With more mergers and acquisitions than ever before, I think it's becoming quite clear that a company in the future will need to have a global presence in order to compete in tomorrow's market place. This presence can give a company many competitive advantages.
To begin with, say, it can give access to local market knowledge, which can avoid some very, very expensive mistakes on account of cultural conflicts. Once more, it can spread the risk of doing business. If a company sells to more than one market, it can survive a downturn in any one of those markets, that's quite clear. And if a company becomes truly global, it can move its production around from country to country and take advantage of the best conditions at any given time. And the size of the company means it can realise economies of scale in advertising or distribution or shipping, for example.
So I think, all in all, when these things are taken into consideration, it's quite clear that any company not looking to establish a global presence in future may not have a future.
How to promote an imported brand
With so many people these days making a conscious decision to buy domestic products, the pressure on those companies wishing to promote imported brands is greater than ever before.
Initially, a company needs to show how their product is superior to the local equivalents. Maybe it's better quality; maybe it's more stylish. A company needs to show customers the benefits of being more adventurous in their buying decisions to encourage them to move away from the current products they us. If you market a product as something exotic or unusual, you're bound to attract new clients. Cultural stereotypes are also a powerful selling tool. A cosmetics range associated with French chic, for example, is bound to attract customers. And if people are looking to buy a reliable car, there's no better label than 'made in Germany'. These national associations can also be exploited at the point of sale. Playing French music in supermarkets, for example, is proven to improve the sales of French wine.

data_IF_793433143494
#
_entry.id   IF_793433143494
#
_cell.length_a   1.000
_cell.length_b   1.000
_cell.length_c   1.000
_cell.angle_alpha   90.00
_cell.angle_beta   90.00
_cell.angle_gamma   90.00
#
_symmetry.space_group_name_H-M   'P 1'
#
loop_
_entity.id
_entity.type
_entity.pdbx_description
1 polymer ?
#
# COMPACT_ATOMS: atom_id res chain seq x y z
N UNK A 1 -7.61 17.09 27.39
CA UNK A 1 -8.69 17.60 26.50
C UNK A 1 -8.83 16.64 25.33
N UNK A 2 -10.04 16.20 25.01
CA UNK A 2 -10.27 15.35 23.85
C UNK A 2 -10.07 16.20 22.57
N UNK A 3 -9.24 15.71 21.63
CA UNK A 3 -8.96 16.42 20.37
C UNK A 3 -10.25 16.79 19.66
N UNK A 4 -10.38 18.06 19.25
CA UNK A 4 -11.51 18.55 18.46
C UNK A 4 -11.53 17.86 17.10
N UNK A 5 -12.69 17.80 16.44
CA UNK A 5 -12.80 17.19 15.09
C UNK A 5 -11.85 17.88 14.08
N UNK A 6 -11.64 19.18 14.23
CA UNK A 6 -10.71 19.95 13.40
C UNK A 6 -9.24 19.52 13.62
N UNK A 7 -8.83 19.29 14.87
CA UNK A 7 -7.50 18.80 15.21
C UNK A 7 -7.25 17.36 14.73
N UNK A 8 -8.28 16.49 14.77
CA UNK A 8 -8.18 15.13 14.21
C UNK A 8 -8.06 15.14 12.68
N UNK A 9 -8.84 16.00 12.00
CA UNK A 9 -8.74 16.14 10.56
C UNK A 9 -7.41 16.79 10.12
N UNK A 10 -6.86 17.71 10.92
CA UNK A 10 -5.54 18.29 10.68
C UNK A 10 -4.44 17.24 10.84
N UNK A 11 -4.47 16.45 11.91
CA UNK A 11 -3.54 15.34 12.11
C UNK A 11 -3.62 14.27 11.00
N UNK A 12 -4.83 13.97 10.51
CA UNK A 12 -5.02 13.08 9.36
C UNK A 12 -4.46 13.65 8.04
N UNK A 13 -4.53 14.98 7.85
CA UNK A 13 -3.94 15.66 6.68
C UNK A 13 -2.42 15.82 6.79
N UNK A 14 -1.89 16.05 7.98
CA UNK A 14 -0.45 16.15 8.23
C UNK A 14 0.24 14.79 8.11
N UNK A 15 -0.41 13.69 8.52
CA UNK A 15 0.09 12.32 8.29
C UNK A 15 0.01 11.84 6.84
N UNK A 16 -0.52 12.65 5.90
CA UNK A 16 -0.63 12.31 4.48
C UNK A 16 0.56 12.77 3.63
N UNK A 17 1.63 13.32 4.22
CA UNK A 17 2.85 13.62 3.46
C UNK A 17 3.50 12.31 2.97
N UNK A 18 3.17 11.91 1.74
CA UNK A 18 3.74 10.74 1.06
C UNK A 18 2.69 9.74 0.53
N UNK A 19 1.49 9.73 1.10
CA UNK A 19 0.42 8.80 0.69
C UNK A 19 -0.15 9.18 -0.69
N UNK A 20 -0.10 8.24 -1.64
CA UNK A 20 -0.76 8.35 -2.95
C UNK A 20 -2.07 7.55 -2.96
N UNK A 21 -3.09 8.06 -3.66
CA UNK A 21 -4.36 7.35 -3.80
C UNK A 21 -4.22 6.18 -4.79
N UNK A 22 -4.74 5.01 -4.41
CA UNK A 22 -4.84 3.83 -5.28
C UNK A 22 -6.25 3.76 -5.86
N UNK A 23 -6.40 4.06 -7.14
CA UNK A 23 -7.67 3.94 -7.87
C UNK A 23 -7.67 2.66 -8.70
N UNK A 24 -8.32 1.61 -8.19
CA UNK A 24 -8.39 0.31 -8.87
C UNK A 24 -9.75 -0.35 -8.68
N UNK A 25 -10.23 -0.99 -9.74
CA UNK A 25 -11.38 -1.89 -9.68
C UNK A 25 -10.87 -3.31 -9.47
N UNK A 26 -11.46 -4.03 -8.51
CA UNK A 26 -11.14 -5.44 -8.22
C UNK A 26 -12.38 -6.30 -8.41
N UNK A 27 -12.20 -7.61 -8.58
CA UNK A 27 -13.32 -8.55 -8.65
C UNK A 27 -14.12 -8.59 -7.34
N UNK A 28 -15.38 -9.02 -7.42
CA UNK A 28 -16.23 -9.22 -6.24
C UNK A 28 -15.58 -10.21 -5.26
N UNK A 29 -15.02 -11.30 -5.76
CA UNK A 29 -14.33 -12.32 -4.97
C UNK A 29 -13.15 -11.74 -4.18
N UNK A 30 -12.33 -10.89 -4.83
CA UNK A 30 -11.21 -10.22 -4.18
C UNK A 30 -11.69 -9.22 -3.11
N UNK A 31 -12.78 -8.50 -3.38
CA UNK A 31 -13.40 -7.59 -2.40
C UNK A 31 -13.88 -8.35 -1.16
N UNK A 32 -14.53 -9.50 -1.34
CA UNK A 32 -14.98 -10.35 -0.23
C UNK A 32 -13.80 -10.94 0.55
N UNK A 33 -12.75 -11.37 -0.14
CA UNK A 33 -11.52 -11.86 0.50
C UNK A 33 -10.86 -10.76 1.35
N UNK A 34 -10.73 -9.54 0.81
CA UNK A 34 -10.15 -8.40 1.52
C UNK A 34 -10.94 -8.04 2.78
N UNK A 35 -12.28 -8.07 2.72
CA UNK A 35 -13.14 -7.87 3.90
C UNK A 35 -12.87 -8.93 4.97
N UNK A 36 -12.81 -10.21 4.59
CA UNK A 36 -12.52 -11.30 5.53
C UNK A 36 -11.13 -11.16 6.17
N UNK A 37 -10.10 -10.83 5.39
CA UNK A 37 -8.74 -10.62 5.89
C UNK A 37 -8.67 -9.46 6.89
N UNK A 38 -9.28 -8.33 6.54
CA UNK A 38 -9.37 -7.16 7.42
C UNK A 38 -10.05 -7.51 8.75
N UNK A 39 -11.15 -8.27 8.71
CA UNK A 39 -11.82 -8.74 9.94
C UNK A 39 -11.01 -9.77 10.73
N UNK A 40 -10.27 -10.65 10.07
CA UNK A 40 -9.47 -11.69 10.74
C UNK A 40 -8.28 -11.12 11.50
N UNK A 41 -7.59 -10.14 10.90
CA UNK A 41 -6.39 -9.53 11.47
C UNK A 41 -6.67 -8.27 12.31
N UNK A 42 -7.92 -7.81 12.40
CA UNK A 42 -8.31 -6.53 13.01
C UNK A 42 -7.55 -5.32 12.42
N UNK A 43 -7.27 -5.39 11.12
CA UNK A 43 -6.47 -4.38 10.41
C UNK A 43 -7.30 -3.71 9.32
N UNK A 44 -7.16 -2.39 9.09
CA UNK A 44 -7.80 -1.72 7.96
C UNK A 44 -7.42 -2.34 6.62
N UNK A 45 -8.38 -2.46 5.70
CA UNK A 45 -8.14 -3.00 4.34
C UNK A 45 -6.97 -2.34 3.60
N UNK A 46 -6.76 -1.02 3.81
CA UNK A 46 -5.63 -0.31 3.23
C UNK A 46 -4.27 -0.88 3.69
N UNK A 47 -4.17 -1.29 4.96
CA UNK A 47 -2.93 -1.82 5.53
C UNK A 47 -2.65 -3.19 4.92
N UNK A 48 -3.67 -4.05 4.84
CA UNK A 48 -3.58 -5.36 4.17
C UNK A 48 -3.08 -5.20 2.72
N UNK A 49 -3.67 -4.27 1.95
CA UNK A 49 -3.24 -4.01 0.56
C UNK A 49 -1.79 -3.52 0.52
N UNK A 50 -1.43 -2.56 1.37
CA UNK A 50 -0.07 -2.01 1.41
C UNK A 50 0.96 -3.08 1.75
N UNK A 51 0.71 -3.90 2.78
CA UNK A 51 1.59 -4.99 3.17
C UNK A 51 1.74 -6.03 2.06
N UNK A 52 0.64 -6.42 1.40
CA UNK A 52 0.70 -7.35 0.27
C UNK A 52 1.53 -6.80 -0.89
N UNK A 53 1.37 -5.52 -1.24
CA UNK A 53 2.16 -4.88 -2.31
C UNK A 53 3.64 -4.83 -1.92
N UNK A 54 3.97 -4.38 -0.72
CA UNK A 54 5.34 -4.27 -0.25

Basically, if you want to successfully promote an imported brand, you need to give your customers a good reason to try something a little bit more exciting than their own home brands.
The importance of stereotypes in advertising
Well, stereotypes are useful to advertisers because they're basically a shorthand. You've got thirty seconds to get your main selling point across. And with a stereotype you can establish a theme in two.
A stereotype is consistent and easily identifiable to a whole national group. When a German audience see a Scotsman in a kilt, they instantly know that the ad is going to be about economy. And they can make us feel good about our own value systems or customs. We might pit a refined Englishman against a brash New Yorker and that'll give the impression that the product we're selling is obviously full of taste and discretion. And of course, in this way, stereotypes are often identified with positive qualities. For example, the German Audi designers in white lab coats are obviously obsessed with perfection. And so we can guarantee that any product we buy from them is going to be designed to perfection.
And lastly, stereotypes make good comedy because everybody wants to laugh at other countries and people who are different. And of course, if they've had a laugh, they're more likely to remember the advert.